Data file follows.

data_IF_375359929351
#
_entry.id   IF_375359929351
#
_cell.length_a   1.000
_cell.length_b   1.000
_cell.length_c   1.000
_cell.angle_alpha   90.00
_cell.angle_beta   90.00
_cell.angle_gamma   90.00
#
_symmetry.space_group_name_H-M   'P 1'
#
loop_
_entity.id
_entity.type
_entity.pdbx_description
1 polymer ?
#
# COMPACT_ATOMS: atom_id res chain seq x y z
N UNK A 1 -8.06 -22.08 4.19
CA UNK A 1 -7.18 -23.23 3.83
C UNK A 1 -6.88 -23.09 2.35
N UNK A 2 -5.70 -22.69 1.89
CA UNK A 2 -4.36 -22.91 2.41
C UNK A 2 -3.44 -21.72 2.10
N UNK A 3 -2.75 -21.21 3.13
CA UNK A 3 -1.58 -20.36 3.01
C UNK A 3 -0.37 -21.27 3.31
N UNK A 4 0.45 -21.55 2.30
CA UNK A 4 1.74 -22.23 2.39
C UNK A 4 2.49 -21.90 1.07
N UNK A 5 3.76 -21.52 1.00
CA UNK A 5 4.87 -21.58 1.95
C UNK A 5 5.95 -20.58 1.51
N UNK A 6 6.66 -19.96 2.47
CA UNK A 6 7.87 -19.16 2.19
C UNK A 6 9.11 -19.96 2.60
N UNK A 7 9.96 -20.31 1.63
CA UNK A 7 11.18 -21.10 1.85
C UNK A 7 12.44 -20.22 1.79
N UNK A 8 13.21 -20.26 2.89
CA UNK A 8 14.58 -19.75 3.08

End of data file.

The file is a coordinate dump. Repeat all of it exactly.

data_IF_375359929351
#
_entry.id   IF_375359929351
#
_cell.length_a   1.000
_cell.length_b   1.000
_cell.length_c   1.000
_cell.angle_alpha   90.00
_cell.angle_beta   90.00
_cell.angle_gamma   90.00
#
_symmetry.space_group_name_H-M   'P 1'
#
loop_
_entity.id
_entity.type
_entity.pdbx_description
1 polymer ?
#
# COMPACT_ATOMS: atom_id res chain seq x y z
N UNK A 1 -8.06 -22.08 4.19
CA UNK A 1 -7.18 -23.23 3.83
C UNK A 1 -6.88 -23.09 2.35
N UNK A 2 -5.70 -22.69 1.89
CA UNK A 2 -4.36 -22.91 2.41
C UNK A 2 -3.44 -21.72 2.10
N UNK A 3 -2.75 -21.21 3.13
CA UNK A 3 -1.58 -20.36 3.01
C UNK A 3 -0.37 -21.27 3.31
N UNK A 4 0.45 -21.55 2.30
CA UNK A 4 1.74 -22.23 2.39
C UNK A 4 2.49 -21.90 1.07
N UNK A 5 3.76 -21.52 1.00
CA UNK A 5 4.87 -21.58 1.95
C UNK A 5 5.95 -20.58 1.51
N UNK A 6 6.66 -19.96 2.47
CA UNK A 6 7.87 -19.16 2.19
C UNK A 6 9.11 -19.96 2.60
N UNK A 7 9.96 -20.31 1.63
CA UNK A 7 11.18 -21.10 1.85
C UNK A 7 12.44 -20.22 1.79
N UNK A 8 13.21 -20.26 2.89
CA UNK A 8 14.58 -19.75 3.08